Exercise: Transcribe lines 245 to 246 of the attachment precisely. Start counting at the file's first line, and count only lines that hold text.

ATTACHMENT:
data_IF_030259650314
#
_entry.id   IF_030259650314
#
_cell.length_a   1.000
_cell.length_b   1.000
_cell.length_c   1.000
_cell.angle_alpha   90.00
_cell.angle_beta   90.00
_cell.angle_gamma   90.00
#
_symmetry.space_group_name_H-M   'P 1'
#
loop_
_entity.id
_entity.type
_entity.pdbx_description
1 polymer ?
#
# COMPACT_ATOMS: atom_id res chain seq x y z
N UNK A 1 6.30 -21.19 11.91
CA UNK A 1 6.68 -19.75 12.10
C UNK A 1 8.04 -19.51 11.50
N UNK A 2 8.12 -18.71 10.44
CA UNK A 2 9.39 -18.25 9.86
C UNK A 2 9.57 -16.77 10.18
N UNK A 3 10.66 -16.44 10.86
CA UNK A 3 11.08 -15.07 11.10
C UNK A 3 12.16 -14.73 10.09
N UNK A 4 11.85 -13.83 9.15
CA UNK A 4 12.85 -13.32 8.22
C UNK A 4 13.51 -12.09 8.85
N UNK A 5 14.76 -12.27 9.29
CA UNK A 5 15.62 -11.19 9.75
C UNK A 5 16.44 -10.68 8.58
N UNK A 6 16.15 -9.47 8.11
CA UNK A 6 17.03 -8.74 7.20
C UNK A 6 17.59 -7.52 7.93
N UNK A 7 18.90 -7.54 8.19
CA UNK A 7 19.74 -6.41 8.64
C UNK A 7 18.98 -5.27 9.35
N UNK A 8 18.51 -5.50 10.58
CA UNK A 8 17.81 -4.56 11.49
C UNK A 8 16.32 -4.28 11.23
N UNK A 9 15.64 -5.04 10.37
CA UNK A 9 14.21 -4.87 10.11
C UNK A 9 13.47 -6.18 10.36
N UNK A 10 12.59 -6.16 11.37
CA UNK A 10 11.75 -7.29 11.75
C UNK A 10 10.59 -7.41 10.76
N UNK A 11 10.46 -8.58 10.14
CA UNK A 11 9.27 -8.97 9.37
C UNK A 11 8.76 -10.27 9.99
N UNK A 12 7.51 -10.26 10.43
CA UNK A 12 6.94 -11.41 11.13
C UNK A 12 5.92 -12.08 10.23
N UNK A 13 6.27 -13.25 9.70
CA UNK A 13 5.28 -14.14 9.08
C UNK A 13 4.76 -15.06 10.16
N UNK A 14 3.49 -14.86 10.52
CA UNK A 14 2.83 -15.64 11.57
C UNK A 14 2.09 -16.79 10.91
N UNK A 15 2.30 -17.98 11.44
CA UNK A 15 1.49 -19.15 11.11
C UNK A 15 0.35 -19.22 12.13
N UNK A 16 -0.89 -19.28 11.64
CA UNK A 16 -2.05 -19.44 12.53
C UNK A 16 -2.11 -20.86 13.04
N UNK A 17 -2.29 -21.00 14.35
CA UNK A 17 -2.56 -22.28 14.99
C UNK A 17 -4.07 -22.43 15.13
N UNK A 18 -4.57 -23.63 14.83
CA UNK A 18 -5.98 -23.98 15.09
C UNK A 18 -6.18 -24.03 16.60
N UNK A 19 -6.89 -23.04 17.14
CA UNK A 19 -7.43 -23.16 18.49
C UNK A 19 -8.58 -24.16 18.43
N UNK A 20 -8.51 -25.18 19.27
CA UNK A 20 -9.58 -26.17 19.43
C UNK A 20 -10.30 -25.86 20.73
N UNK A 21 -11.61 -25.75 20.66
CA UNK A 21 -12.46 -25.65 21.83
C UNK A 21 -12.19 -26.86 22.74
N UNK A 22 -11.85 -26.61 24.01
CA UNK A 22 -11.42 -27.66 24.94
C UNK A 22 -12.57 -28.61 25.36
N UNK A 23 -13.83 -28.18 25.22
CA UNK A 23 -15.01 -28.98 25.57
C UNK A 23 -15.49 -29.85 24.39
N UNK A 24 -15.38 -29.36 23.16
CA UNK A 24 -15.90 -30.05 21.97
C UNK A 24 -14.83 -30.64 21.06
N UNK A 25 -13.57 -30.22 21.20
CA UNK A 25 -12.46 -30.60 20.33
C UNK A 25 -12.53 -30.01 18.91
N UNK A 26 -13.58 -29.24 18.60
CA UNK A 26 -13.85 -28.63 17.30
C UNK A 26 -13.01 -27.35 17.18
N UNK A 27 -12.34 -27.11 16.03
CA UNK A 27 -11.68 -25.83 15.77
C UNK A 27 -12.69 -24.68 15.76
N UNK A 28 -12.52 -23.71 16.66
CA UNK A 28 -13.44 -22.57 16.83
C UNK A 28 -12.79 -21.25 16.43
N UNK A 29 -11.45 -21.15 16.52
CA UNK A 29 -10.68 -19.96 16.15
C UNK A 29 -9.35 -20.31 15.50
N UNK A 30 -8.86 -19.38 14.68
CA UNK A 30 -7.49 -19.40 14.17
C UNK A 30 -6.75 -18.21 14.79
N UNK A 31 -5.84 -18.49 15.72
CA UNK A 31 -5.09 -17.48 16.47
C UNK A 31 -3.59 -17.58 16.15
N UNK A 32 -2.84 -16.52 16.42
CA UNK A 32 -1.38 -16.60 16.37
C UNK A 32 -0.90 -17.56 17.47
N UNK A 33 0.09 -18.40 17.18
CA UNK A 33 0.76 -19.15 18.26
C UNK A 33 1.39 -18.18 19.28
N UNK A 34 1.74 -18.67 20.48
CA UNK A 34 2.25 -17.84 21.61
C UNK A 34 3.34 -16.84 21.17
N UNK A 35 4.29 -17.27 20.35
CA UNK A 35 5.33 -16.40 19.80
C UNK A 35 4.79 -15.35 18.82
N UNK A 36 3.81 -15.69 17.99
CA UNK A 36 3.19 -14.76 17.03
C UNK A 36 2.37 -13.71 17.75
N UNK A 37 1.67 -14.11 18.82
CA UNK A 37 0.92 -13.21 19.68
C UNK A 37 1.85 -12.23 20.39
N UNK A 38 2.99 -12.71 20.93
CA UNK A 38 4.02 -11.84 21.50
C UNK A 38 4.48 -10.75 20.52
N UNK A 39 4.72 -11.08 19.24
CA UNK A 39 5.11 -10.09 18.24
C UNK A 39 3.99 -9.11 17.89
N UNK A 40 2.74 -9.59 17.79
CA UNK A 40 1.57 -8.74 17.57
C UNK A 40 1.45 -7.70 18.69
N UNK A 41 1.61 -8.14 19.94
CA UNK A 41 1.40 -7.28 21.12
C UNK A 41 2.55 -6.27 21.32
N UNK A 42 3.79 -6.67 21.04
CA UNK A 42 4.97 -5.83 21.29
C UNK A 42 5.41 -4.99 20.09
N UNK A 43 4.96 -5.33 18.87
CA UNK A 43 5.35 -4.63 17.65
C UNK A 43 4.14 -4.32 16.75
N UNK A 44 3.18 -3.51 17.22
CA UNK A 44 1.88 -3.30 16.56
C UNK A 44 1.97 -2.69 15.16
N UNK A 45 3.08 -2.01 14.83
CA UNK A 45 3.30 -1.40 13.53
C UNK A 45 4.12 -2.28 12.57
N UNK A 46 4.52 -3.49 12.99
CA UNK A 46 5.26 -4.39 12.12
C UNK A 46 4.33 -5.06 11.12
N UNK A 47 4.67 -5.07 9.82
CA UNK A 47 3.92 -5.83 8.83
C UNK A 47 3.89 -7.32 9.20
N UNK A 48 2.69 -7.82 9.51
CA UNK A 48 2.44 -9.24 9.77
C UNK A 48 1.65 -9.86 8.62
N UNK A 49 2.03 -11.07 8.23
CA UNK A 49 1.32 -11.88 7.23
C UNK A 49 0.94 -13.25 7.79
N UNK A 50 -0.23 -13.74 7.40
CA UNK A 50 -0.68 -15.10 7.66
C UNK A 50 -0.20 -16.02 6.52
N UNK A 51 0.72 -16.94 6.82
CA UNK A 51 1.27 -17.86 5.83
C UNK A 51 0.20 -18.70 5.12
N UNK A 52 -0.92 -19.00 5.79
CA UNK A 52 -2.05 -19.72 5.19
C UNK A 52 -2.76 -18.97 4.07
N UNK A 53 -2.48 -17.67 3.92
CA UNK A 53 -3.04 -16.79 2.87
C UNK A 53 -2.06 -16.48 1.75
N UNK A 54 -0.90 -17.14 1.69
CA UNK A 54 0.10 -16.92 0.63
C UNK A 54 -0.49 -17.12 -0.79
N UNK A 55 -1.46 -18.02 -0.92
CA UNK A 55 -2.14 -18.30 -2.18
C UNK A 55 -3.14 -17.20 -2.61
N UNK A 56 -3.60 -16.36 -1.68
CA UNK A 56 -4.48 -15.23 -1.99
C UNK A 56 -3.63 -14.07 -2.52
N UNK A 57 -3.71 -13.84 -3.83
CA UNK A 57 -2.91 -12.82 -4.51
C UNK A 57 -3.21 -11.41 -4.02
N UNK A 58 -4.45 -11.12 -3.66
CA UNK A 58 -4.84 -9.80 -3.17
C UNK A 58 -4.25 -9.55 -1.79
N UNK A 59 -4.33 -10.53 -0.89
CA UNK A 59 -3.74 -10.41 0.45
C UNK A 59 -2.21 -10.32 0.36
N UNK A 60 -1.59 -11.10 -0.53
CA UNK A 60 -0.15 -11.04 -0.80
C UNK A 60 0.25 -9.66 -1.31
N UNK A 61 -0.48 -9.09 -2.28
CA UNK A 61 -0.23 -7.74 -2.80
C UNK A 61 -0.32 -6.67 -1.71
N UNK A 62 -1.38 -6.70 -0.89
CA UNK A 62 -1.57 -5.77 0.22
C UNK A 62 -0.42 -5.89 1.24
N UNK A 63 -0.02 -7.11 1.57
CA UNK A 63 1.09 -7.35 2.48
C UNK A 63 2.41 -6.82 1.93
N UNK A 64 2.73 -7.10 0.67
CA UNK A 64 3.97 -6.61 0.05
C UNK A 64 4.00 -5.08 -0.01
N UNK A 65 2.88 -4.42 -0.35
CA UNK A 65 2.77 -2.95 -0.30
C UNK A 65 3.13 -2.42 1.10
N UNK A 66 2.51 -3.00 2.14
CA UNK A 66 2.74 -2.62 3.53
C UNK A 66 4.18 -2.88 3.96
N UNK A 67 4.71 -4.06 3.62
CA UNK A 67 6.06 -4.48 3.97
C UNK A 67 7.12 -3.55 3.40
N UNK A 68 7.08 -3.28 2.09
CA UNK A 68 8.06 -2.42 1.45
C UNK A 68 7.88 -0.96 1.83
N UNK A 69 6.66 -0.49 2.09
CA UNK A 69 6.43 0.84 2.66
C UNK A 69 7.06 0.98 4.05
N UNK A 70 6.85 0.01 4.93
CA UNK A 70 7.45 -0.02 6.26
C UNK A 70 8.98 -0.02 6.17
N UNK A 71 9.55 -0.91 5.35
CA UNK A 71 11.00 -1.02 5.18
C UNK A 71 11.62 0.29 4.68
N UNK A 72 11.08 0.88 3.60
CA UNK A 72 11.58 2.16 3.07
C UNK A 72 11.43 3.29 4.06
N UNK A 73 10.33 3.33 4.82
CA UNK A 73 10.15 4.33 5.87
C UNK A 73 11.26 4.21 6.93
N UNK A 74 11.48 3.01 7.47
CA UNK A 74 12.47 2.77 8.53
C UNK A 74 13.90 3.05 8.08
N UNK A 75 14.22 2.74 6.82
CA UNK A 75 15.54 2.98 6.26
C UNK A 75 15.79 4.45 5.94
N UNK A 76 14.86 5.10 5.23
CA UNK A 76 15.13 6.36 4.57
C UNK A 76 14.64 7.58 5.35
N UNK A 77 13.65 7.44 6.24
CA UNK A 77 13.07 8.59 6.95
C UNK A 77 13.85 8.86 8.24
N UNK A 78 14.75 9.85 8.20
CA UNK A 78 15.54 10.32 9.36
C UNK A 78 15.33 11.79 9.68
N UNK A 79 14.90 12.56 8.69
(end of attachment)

C UNK A 75 15.79 4.45 5.94
N UNK A 76 14.86 5.10 5.23